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We Think Acme United (NYSEMKT:ACU) Is Taking Some Risk With Its Debt

Simply Wall St

Some say volatility, rather than debt, is the best way to think about risk as an investor, but Warren Buffett famously said that 'Volatility is far from synonymous with risk.' When we think about how risky a company is, we always like to look at its use of debt, since debt overload can lead to ruin. Importantly, Acme United Corporation (NYSEMKT:ACU) does carry debt. But the more important question is: how much risk is that debt creating?

When Is Debt Dangerous?

Generally speaking, debt only becomes a real problem when a company can't easily pay it off, either by raising capital or with its own cash flow. Part and parcel of capitalism is the process of 'creative destruction' where failed businesses are mercilessly liquidated by their bankers. However, a more common (but still painful) scenario is that it has to raise new equity capital at a low price, thus permanently diluting shareholders. Of course, the upside of debt is that it often represents cheap capital, especially when it replaces dilution in a company with the ability to reinvest at high rates of return. The first thing to do when considering how much debt a business uses is to look at its cash and debt together.

Check out our latest analysis for Acme United

What Is Acme United's Net Debt?

You can click the graphic below for the historical numbers, but it shows that Acme United had US$43.0m of debt in June 2019, down from US$47.9m, one year before. However, it also had US$1.92m in cash, and so its net debt is US$41.0m.

AMEX:ACU Historical Debt, August 3rd 2019

How Strong Is Acme United's Balance Sheet?

According to the last reported balance sheet, Acme United had liabilities of US$18.1m due within 12 months, and liabilities of US$44.2m due beyond 12 months. Offsetting these obligations, it had cash of US$1.92m as well as receivables valued at US$35.5m due within 12 months. So it has liabilities totalling US$24.8m more than its cash and near-term receivables, combined.

While this might seem like a lot, it is not so bad since Acme United has a market capitalization of US$67.4m, and so it could probably strengthen its balance sheet by raising capital if it needed to. But we definitely want to keep our eyes open to indications that its debt is bringing too much risk.

In order to size up a company's debt relative to its earnings, we calculate its net debt divided by its earnings before interest, tax, depreciation, and amortization (EBITDA) and its earnings before interest and tax (EBIT) divided by its interest expense (its interest cover). Thus we consider debt relative to earnings both with and without depreciation and amortization expenses.

Acme United's debt is 3.7 times its EBITDA, and its EBIT cover its interest expense 3.9 times over. Taken together this implies that, while we wouldn't want to see debt levels rise, we think it can handle its current leverage. Given the debt load, it's hardly ideal that Acme United's EBIT was pretty flat over the last twelve months. The balance sheet is clearly the area to focus on when you are analysing debt. But it is future earnings, more than anything, that will determine Acme United's ability to maintain a healthy balance sheet going forward. So if you're focused on the future you can check out this free report showing analyst profit forecasts.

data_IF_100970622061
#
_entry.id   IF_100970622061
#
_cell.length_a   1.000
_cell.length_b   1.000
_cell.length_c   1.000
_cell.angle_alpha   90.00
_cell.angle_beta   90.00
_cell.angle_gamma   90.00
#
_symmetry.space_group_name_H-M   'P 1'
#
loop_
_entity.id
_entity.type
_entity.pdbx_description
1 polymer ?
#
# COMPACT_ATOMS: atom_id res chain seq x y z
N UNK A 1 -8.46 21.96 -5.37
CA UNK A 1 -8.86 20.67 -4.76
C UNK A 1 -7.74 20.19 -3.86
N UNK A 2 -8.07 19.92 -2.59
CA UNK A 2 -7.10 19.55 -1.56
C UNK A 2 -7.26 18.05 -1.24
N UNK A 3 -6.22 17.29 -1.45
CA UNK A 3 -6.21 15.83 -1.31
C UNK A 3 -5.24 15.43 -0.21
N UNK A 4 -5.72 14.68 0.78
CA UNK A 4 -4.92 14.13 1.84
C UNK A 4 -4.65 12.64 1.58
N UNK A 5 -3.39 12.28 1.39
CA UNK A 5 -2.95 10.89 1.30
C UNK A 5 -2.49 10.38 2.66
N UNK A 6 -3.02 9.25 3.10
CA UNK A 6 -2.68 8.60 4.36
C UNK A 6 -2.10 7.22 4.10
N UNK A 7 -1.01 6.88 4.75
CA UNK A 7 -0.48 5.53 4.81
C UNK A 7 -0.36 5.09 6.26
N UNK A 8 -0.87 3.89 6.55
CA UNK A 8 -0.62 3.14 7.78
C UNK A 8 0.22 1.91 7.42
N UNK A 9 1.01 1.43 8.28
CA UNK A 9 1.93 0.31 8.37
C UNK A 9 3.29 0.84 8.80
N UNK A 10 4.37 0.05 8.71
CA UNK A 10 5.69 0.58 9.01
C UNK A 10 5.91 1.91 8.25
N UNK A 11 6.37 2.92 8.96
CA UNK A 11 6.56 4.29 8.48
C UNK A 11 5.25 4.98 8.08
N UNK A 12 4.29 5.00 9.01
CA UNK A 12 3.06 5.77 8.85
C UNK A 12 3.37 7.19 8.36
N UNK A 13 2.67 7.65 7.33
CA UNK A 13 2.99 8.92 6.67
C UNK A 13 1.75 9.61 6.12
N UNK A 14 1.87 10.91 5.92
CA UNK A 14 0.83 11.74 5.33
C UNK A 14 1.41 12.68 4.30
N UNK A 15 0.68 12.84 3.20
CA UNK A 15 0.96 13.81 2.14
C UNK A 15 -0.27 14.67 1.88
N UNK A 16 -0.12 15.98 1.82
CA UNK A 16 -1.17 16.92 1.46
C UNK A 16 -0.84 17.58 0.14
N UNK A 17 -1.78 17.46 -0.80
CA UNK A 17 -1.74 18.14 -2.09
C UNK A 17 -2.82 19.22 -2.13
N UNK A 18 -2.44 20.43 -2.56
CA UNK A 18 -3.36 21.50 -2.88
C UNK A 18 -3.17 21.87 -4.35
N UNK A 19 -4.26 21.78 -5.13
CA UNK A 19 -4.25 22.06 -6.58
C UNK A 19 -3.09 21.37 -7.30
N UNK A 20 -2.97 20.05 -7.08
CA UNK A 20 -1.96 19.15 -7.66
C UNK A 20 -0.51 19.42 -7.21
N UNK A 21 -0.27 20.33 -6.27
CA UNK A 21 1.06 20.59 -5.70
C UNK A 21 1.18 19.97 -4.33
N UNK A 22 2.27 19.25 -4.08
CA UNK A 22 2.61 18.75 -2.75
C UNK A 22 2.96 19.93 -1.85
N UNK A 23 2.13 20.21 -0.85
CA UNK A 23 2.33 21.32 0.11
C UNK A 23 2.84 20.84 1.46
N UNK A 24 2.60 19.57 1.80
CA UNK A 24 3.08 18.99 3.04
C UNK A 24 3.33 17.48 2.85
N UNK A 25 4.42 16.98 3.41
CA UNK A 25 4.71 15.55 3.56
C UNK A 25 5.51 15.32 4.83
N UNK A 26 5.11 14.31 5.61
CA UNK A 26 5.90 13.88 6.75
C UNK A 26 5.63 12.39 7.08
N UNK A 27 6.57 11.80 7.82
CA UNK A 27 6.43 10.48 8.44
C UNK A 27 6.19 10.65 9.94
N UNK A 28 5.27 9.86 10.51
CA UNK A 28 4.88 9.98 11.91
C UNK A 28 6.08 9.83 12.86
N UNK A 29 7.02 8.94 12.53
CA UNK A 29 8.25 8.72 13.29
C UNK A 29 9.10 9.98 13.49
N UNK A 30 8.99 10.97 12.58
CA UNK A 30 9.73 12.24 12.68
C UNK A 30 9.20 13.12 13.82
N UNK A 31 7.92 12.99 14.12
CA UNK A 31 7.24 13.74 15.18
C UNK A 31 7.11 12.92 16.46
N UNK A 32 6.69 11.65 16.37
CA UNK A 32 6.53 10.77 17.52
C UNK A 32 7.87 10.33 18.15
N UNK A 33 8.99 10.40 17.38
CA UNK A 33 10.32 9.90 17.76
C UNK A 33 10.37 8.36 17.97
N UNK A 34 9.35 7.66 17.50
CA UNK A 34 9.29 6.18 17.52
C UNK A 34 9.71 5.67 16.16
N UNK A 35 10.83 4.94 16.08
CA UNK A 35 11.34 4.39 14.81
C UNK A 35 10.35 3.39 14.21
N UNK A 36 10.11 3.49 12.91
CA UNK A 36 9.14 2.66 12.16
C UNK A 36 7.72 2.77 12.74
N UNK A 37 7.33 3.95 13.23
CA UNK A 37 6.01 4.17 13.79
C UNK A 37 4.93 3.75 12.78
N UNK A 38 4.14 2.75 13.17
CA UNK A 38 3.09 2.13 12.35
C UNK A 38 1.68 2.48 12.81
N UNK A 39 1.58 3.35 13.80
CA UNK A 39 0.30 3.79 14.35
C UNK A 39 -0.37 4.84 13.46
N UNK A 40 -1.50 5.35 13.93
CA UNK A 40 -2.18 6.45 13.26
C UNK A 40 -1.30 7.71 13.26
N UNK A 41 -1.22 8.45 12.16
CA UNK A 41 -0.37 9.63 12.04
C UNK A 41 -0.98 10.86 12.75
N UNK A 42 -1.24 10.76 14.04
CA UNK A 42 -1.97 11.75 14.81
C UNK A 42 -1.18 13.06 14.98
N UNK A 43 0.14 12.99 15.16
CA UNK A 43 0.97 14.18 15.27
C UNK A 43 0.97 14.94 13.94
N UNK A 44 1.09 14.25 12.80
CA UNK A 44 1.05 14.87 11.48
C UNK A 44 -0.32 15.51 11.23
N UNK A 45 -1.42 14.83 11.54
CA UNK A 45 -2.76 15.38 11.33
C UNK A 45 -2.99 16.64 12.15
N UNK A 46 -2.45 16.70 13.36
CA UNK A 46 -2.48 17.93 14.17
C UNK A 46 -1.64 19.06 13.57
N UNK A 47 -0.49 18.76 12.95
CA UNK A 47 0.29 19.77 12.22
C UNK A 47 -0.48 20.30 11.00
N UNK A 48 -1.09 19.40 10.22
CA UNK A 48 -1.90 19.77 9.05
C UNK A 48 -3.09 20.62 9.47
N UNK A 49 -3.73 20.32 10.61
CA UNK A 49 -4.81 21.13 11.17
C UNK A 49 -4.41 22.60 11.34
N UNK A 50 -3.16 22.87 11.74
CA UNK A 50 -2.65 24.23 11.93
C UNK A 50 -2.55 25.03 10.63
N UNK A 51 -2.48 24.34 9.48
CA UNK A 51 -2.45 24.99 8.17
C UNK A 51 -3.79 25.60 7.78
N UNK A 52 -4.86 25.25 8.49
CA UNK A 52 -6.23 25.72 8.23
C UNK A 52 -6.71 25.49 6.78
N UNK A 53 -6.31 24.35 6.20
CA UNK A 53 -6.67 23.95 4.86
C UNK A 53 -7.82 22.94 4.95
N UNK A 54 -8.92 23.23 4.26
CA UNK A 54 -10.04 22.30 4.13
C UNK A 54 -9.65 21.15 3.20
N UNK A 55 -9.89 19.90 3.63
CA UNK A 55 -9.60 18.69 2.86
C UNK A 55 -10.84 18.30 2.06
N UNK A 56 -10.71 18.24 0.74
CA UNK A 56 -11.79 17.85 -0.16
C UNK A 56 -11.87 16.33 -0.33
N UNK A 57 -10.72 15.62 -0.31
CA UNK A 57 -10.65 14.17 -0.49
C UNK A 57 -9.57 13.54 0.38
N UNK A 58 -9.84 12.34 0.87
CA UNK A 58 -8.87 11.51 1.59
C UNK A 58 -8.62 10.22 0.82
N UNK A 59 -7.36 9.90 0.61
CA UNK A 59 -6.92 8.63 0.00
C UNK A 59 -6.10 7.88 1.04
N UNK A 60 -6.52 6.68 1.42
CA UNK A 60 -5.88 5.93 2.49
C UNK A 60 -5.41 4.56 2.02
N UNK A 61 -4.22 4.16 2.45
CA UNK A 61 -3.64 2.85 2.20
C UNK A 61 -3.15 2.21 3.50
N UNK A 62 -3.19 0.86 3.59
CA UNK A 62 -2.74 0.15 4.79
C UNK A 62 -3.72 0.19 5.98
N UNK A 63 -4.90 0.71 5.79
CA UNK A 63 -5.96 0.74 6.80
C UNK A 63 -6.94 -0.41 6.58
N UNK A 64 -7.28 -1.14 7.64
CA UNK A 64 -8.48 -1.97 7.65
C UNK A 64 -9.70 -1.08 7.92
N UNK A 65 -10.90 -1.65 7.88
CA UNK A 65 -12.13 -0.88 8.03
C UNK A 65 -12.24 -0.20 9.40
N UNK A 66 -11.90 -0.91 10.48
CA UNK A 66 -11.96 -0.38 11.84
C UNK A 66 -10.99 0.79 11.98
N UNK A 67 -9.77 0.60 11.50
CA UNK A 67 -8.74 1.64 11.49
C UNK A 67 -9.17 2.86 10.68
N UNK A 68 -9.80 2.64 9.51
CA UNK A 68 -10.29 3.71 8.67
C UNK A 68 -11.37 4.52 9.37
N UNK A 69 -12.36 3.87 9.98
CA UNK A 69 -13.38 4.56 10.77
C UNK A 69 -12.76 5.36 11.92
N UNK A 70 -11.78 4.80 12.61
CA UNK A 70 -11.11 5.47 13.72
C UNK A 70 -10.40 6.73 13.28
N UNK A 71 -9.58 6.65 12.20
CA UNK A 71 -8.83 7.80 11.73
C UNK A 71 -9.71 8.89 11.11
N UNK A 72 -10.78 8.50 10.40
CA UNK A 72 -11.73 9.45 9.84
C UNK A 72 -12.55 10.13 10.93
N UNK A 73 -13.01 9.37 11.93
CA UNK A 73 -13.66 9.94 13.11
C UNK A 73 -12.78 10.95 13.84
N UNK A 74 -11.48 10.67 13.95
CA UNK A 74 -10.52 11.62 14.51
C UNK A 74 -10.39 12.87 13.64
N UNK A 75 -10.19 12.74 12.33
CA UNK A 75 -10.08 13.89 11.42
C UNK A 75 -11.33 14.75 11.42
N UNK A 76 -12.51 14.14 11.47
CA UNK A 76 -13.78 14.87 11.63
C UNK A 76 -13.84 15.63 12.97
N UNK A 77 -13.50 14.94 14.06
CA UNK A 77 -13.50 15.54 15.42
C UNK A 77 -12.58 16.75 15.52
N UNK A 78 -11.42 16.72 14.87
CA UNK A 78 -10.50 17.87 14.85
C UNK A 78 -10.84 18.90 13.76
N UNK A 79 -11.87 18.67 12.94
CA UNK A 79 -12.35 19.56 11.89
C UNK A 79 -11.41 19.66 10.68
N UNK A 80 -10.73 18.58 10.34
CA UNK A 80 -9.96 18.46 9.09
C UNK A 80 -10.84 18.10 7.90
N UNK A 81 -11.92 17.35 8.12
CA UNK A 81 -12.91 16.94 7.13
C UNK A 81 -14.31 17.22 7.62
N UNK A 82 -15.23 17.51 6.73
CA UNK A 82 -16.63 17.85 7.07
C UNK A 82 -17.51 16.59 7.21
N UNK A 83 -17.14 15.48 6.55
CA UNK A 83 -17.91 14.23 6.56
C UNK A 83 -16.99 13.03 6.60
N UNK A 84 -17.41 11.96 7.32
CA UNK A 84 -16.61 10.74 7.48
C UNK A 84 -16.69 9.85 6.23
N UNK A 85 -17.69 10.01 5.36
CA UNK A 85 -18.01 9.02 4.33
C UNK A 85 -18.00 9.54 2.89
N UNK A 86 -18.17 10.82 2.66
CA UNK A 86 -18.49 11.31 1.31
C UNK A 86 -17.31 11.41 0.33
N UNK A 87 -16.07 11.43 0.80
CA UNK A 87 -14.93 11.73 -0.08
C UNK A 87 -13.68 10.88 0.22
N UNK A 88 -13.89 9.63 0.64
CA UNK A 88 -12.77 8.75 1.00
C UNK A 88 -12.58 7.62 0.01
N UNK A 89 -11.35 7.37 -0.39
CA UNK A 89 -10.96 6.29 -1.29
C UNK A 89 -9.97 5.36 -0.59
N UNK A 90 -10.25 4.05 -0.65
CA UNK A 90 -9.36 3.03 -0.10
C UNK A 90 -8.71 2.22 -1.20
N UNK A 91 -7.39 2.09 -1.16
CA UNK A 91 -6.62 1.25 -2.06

Finally, a company can only pay off debt with cold hard cash, not accounting profits. So it's worth checking how much of that EBIT is backed by free cash flow. In the last three years, Acme United's free cash flow amounted to 41% of its EBIT, less than we'd expect. That weak cash conversion makes it more difficult to handle indebtedness.

Our View

Both Acme United's net debt to EBITDA and its interest cover were discouraging. At least its EBIT growth rate gives us reason to be optimistic. Looking at all the angles mentioned above, it does seem to us that Acme United is a somewhat risky investment as a result of its debt. That's not necessarily a bad thing, since leverage can boost returns on equity, but it is something to be aware of. Above most other metrics, we think its important to track how fast earnings per share is growing, if at all. If you've also come to that realization, you're in luck, because today you can view this interactive graph of Acme United's earnings per share history for free.

Of course, if you're the type of investor who prefers buying stocks without the burden of debt, then don't hesitate to discover our exclusive list of net cash growth stocks, today.

We aim to bring you long-term focused research analysis driven by fundamental data. Note that our analysis may not factor in the latest price-sensitive company announcements or qualitative material.

If you spot an error that warrants correction, please contact the editor at editorial-team@simplywallst.com. This article by Simply Wall St is general in nature. It does not constitute a recommendation to buy or sell any stock, and does not take account of your objectives, or your financial situation. Simply Wall St has no position in the stocks mentioned. Thank you for reading.